Thursday, August 11, 2011

French postcolonialism

Postcolonialism refers simply to the socioeconomic situation that countries find themselves in after shedding the political status of a colony. French postcolonialism and the situation of la francophonie are of particular interest to me in my research, and they are especially interesting because the so-called field of "postcolonialism" is not nearly as significant in France as it is in the U.S. To cite Emily Apter: "there is really no commensurate intellectual movement [to postcolonialism] on the European continent."

Why might this be? I will offer two reasons, that could be expanded, revised, or challenged. But as I see it, [ALERT: unproven assertion] the field of postcolonialism, like most post- fields, tends towards radicalism, which tends to make more headway in U.S. academia than European academia. And by radicalism, I mean not only extreme left-wing theorizing but also at times academic nincompoopery. More on that in a later post, but as preliminary reading, try out Postcolonialism: A Very Short Introduction or Orientalism and see if you don't agree with me.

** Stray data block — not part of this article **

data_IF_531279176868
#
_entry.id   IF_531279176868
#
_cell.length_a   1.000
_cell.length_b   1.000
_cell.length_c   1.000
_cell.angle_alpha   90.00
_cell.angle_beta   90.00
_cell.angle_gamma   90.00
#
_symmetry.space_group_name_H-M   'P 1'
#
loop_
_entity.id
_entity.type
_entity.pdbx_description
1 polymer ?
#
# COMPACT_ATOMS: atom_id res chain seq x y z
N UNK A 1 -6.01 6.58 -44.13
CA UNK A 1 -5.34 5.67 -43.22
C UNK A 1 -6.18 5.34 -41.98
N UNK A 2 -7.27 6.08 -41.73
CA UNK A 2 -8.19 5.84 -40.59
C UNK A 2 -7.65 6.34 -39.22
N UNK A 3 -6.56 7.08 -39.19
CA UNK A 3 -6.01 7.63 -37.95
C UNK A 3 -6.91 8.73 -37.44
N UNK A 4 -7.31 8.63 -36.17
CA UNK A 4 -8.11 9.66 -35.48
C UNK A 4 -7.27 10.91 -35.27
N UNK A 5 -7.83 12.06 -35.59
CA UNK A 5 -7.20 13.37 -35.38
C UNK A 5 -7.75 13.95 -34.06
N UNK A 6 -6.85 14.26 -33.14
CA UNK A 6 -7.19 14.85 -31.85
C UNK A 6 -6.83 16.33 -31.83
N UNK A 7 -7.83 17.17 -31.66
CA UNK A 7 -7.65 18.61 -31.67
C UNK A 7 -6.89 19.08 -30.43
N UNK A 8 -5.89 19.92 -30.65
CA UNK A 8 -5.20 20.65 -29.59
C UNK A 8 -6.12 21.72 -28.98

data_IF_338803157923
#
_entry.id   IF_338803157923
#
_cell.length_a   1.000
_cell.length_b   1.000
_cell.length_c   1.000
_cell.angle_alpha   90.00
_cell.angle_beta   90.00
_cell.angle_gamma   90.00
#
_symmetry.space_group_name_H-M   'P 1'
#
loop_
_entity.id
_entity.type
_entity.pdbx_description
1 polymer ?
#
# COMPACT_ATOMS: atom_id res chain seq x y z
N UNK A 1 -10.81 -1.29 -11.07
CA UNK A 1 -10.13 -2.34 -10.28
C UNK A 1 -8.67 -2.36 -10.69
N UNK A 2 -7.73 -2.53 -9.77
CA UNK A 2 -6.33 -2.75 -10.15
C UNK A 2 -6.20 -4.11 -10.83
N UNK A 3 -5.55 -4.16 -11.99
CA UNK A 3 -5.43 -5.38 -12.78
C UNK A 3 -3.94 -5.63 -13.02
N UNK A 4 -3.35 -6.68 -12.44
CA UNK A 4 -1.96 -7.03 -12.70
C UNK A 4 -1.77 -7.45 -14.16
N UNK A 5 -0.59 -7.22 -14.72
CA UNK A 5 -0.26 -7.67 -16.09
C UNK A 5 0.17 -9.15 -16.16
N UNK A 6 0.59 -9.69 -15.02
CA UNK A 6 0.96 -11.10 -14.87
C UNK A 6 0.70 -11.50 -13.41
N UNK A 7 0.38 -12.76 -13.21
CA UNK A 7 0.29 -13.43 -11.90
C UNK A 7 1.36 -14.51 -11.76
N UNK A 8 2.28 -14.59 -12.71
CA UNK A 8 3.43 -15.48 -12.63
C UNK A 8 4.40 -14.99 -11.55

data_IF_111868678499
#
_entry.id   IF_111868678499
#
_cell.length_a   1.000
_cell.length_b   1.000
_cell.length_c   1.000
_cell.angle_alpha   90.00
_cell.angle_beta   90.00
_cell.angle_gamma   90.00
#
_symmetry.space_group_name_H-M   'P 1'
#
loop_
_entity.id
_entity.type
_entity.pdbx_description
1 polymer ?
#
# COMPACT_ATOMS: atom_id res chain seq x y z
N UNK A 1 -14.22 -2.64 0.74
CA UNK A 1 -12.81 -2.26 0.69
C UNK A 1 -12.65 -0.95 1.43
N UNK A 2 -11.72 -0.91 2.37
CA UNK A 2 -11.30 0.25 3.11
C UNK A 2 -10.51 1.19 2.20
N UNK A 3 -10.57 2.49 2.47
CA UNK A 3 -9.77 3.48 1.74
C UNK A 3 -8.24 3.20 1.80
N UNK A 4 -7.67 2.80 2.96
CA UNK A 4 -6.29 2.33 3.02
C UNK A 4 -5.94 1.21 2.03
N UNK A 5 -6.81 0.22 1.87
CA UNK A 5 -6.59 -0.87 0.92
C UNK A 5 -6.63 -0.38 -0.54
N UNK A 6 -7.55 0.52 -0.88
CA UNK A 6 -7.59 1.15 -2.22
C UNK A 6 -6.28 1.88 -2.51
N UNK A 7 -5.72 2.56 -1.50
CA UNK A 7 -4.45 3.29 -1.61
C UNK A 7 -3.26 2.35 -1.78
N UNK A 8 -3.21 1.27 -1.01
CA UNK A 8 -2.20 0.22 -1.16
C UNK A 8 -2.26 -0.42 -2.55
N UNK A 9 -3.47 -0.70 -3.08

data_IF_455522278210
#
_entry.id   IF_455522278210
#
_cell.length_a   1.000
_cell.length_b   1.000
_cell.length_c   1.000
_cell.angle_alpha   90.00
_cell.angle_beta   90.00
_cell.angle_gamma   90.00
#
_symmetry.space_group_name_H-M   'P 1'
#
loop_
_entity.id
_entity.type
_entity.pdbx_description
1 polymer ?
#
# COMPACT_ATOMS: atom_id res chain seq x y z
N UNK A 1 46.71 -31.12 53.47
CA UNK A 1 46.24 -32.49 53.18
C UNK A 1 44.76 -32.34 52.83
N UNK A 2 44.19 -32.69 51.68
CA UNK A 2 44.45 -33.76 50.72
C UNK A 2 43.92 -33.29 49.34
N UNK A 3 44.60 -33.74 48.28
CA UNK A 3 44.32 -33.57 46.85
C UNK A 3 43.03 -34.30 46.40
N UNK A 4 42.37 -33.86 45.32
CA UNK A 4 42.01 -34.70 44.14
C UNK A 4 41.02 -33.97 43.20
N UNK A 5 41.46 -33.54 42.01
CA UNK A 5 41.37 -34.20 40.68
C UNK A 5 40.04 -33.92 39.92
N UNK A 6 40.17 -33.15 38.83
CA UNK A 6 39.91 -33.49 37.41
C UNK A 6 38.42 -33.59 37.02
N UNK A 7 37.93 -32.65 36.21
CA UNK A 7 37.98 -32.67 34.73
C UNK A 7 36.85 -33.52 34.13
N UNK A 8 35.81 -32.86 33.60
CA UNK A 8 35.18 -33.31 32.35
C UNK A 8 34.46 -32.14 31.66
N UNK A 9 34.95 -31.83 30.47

The second reason is the still uneasy relationship France has with some of its former colonies. It has tried to develop/maintain amicable relationships with francophone countries of the African continent, but it is awkward to move from colonizer/colonized to equal economic partners. In reality, some African countries, though independent, are still highly dependent on France and thus not autonomous.

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